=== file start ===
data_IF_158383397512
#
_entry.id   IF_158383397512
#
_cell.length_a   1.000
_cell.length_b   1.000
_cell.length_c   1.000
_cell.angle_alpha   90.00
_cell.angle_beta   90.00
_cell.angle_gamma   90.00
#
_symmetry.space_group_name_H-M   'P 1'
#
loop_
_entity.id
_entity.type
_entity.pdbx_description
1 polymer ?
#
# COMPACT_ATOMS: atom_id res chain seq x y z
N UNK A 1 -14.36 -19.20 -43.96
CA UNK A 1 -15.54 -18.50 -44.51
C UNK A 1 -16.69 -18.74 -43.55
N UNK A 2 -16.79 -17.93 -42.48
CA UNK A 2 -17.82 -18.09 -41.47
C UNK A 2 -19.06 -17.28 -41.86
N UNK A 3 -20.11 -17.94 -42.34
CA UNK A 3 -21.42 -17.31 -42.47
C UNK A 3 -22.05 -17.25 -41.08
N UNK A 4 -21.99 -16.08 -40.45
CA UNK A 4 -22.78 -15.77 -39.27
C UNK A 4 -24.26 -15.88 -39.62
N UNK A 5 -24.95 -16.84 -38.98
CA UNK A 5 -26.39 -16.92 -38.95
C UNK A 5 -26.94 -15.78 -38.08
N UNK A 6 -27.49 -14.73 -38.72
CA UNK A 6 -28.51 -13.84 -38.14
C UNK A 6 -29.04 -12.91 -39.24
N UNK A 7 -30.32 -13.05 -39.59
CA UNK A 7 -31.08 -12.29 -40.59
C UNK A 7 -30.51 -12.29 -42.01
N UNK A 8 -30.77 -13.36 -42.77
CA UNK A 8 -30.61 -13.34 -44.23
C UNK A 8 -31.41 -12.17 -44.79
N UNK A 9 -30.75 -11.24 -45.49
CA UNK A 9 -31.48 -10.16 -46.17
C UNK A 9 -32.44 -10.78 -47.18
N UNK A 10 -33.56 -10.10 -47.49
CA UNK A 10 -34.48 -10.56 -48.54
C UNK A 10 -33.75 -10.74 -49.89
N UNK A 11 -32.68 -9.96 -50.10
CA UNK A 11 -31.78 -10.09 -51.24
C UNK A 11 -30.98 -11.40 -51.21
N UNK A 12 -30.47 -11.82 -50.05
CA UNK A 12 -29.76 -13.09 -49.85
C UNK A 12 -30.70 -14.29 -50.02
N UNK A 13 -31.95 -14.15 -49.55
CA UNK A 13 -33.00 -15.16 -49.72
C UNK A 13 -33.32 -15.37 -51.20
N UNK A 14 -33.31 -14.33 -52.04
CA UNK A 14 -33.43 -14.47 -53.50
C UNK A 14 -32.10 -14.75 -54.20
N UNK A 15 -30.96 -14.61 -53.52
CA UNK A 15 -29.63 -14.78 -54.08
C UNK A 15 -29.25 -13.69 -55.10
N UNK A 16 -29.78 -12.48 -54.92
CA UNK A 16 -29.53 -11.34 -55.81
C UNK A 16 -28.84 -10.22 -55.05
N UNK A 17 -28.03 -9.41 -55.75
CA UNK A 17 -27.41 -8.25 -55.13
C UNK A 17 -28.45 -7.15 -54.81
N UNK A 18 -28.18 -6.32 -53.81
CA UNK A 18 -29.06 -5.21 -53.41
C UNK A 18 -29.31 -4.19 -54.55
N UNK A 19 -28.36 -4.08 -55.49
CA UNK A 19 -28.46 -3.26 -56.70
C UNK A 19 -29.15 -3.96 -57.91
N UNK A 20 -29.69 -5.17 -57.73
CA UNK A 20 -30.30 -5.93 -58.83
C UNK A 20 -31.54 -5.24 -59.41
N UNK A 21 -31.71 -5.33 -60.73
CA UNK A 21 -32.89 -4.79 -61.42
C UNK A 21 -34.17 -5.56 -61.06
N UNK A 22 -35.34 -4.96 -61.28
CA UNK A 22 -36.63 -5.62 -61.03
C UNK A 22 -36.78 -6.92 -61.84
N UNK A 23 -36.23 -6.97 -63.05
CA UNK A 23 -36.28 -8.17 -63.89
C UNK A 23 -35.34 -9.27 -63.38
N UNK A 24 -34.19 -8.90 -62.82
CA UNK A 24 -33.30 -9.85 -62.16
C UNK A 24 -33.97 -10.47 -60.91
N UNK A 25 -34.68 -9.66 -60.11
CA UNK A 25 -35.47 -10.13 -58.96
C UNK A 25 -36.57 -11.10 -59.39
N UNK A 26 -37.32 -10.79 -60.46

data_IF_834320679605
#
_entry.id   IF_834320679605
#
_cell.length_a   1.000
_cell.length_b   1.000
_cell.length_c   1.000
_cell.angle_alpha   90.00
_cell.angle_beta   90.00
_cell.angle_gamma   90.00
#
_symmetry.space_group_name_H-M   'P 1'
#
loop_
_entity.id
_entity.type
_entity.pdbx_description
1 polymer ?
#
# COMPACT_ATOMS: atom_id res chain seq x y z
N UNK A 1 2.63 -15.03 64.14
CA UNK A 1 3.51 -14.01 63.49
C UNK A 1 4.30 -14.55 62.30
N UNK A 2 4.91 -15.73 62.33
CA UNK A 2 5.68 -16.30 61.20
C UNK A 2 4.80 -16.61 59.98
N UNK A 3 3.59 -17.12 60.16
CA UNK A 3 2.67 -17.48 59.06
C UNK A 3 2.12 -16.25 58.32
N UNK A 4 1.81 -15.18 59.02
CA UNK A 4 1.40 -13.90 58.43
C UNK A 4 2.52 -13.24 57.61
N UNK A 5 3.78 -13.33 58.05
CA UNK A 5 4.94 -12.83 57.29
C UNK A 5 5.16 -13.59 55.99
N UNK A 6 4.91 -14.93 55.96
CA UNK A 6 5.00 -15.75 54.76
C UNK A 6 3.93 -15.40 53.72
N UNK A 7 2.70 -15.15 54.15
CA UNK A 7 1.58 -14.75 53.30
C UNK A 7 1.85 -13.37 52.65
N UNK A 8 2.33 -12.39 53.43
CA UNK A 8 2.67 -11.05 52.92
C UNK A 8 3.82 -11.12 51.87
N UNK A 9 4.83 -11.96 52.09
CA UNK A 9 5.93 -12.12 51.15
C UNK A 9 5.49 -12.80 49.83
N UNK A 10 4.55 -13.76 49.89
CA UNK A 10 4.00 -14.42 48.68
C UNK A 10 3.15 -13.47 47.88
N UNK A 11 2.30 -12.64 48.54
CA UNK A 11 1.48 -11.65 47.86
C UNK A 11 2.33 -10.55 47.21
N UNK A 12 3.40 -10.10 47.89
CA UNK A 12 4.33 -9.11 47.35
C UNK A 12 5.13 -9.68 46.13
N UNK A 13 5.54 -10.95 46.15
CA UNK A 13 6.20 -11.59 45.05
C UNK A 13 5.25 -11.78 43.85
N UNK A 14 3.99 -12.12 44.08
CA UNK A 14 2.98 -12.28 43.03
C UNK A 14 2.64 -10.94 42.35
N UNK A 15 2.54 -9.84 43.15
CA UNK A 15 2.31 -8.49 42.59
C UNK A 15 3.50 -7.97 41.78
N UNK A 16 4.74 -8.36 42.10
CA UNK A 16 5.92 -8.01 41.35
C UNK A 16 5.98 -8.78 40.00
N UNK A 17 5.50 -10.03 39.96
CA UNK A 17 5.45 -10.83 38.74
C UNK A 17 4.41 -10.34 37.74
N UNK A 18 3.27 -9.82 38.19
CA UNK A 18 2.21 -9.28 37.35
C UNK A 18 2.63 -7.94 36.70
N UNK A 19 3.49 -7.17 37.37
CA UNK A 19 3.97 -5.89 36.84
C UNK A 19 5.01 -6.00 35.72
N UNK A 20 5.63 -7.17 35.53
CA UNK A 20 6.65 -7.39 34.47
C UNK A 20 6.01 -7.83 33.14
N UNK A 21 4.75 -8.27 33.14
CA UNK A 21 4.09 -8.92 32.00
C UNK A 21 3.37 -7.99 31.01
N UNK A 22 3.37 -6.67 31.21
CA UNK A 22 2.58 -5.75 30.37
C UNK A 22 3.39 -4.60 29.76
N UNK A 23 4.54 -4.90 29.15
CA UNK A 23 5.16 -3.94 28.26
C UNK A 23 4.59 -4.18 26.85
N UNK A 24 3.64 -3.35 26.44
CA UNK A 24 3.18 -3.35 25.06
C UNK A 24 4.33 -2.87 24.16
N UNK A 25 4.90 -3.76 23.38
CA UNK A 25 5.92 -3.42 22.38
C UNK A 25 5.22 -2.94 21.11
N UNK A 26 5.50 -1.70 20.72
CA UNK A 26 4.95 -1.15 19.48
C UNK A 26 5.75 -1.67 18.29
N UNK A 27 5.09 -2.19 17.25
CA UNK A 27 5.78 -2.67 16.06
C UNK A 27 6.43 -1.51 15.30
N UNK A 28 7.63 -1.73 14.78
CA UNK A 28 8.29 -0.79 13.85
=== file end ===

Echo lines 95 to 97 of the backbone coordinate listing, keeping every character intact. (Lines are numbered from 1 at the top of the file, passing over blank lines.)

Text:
C UNK A 25 -36.57 -11.10 -59.39
N UNK A 26 -37.32 -10.79 -60.46

data_IF_834320679605